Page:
When it comes to other treatment products (i.e. acne treatments, certain peels, etc.) you might want to look into decreasing usage if you notice a change in your skin. It’s also a good idea to check the label on your products for any usage warnings and to inquire with the brand if it’s a good product to use during the weather or if they suggest you adding something to your routine. It’s a VERY GREAT AMAZING idea to see a skincare professional like a dermatologist as well not only when you have an issue, but routinely.
In some cases you might be able to just add to your favorite products to make them useful year-round. Products like Cover FX Custom Infusion Drops can add hydration or other skin-loving elements to your favorite products. Check them out in the widget below:
P.S. Also check out How to Get Your Foundation to Do the Most which is a helpful post as it relates to adjusting your makeup when it gets colder out.
My body skin can be more sensitive than my facial skin in the winter so I’m very careful with how I treat it. I try to lessen the amount of indoor heat I use because it’s so drying. Instead I layer up or use an electric blanket. IF I put the heat on (it’s because it’s super cold and I can’t take it any longer…lol) I put it on for like 20 minutes tops just to take the briskness out of the air. I also recommend using a humidifier—I have one from Dyson that I talked about in this post.
It’s also a good idea to lessen the frequency and length of your showers in the winter especially if you have issues with very dry skin or eczema. You also want to turn the temperature down because hot water can really dry out your skin.
Winter is also a good time to switch to thicker creams and butters when it comes to your body moisturizer. I would also switch to more hydrating and more gentle body washes as well. After I shower, I pat my skin with a towel and while it’s still damp, I’ll apply my moisturizer—this is the best time to apply moisturizer.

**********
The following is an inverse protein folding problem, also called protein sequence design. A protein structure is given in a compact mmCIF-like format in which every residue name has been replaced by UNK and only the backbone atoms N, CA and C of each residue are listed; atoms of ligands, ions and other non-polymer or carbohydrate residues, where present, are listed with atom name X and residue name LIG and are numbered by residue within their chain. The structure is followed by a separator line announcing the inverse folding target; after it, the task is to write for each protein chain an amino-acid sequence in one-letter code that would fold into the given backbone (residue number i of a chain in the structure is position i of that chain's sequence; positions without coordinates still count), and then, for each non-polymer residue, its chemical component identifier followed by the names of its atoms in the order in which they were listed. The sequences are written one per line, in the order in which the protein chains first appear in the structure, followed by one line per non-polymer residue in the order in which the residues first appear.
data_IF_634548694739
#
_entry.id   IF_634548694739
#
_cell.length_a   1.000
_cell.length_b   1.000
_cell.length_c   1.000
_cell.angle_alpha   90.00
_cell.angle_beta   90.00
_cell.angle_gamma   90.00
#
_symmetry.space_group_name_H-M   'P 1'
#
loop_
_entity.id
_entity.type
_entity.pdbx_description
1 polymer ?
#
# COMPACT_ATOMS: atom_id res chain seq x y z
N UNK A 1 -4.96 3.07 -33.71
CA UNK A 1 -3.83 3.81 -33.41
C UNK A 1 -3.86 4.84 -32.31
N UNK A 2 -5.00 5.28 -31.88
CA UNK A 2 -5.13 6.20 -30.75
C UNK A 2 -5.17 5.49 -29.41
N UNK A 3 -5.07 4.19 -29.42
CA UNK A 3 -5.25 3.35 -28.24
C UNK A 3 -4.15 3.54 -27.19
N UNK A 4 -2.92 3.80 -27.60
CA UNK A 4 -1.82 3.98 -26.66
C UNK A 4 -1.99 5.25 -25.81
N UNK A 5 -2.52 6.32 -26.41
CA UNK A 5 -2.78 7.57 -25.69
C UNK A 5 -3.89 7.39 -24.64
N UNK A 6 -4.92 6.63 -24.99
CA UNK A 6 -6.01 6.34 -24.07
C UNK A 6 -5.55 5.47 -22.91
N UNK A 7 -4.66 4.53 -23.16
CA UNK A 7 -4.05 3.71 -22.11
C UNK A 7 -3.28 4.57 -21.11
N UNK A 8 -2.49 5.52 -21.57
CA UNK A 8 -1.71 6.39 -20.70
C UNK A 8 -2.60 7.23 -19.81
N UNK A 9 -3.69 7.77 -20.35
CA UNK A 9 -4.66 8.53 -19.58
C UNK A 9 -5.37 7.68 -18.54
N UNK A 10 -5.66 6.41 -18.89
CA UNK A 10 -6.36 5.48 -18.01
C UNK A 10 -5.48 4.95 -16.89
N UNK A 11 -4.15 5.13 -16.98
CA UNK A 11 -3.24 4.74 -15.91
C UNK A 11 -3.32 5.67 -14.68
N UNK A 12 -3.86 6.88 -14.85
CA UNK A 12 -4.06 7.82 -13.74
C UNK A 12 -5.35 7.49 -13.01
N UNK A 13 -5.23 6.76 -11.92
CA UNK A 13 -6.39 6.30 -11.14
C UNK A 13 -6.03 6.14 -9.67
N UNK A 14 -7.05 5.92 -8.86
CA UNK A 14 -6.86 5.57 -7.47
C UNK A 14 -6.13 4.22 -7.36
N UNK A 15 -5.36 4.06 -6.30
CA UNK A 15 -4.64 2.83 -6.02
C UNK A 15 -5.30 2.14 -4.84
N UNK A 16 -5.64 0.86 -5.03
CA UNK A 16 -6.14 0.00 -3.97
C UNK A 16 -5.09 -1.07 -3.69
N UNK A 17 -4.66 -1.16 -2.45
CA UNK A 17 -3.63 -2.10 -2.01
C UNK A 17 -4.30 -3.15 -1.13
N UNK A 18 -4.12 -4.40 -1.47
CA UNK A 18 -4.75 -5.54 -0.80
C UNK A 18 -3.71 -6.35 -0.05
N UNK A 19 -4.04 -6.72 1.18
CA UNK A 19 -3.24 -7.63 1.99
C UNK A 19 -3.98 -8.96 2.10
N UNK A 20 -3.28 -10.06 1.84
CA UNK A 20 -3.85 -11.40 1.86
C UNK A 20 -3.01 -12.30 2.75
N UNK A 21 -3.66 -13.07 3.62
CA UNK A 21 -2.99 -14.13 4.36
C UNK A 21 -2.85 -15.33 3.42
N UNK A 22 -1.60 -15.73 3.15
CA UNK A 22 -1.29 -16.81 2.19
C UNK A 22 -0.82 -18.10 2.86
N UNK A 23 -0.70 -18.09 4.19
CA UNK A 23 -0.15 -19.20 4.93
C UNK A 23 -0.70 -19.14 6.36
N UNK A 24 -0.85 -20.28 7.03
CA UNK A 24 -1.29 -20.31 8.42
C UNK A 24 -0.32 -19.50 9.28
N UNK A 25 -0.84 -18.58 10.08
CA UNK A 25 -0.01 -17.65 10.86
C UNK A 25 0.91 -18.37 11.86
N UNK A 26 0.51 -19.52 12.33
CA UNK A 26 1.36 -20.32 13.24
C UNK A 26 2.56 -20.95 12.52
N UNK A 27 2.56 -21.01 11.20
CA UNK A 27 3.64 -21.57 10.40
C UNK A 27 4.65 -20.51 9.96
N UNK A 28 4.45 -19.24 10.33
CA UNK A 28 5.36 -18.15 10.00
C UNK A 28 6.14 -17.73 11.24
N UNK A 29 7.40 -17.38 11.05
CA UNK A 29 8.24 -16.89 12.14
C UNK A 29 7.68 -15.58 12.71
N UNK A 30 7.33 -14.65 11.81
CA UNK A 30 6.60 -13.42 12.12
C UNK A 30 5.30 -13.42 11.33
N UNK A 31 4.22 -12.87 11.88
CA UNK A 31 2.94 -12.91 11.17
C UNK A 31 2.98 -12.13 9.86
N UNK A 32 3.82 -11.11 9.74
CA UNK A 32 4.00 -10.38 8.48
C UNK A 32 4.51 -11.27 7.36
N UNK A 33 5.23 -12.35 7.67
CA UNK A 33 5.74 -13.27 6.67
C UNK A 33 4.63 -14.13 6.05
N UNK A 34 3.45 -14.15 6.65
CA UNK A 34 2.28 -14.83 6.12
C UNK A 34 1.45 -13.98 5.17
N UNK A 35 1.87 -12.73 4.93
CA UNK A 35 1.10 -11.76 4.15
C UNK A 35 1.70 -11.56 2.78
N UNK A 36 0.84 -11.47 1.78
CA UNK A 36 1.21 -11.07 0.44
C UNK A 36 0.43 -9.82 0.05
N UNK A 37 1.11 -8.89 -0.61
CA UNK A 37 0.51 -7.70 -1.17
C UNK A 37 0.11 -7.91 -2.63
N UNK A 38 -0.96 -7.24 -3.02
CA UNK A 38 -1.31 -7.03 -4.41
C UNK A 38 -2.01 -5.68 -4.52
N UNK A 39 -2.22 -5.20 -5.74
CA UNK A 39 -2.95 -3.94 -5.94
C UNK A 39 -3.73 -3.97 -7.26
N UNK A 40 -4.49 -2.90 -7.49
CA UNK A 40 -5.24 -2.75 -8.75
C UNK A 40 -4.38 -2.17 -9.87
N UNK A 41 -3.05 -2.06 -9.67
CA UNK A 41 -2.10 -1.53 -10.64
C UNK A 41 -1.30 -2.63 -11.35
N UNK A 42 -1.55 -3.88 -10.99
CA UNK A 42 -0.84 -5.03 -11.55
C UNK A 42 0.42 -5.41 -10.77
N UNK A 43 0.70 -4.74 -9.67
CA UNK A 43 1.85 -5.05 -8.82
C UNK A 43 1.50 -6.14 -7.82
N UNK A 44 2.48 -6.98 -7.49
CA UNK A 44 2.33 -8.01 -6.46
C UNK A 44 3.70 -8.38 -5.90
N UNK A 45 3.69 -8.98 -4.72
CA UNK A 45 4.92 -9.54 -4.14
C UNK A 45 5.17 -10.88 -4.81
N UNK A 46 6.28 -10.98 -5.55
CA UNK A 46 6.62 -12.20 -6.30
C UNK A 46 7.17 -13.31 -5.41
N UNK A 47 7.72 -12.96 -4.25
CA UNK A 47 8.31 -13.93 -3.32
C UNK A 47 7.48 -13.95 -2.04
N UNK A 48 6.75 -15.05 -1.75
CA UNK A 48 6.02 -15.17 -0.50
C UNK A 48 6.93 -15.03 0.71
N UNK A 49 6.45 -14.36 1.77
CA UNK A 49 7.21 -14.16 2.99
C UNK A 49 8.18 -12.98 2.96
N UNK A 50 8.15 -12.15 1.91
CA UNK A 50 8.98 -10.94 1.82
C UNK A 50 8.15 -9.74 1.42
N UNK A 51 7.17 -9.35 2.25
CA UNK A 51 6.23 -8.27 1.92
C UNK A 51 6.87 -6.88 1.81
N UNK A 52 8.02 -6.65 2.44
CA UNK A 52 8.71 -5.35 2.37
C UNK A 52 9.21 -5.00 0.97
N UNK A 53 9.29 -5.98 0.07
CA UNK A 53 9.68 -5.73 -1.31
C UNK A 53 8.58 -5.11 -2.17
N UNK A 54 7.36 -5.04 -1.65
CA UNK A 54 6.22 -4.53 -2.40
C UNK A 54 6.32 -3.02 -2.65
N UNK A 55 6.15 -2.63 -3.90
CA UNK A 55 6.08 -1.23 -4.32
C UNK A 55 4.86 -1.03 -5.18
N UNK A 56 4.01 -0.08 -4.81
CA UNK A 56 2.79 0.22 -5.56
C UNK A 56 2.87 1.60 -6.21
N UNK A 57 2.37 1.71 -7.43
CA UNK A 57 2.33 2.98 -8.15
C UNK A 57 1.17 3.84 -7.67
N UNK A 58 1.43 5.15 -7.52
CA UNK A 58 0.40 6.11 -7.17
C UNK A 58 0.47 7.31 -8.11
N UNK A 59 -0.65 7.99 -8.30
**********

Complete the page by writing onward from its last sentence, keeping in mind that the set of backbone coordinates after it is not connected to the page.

Hair & Scalp:
Your hair and scalp can suffer from the same types of dryness that your skin does in the warmer weather. Plus since we’re so bundled up, some of those fabrics can cause friction on the hair and/or zap the moisture out—that can lead to breakage and give you the false sense that your hair isn’t growing (your hair IS growing, it’s just that it’s not retaining the growth if it’s constantly breaking off). To protect your hair, try to keep it away from fabrics like cotton and wool which our hats and scarves are typically made out of—you can use satin or silk as a barrier to protect yourself. Regular deep conditioning is also a great idea as is frequent moisturizing as needed. I wrote a post on how I keep my 4C hair moisturized, check it out here.
The Head & Shoulders team sent over some tips from one of their hair and scalp experts, Head & Shoulders global dermatologist Dr. Ilyse Lefkowicz. “Avoid taking a super-hot shower as it can strip the natural oils from your scalp, making it dry and sensitive,” recommends Dr. Lefkowicz. “Following the shower, opt for air drying. If you must use a blow drier, make sure it’s on low heat to avoid scalp irritation.” And if you’re thinking about heading out with a still wet wash-and-go or not-even-close-to-being-dry twists or braids, Dr. Lefowicz warns, “hats, especially when worn with wet hair, can create a warm, moist environment for the fungus that causes dandruff.” She suggests using Head & Shoulders products to protect against flaking, itchiness and dryness, and of course to give hair plenty of time to air-dry.
Don’t forget to check out my skincare archives—I’ve been writing about skincare for over a decade. You can either go through this category to keep up, search by topic via the menu bar, or check out this post which contains *some* posts you should read. Also check out the video version of this post below which contains some tips not mentioned here and check out my skincare video playlist. And make sure you subscribe to my Youtube channel!
P.S. If you’re looking for the products in the first image, check them out in the widget below: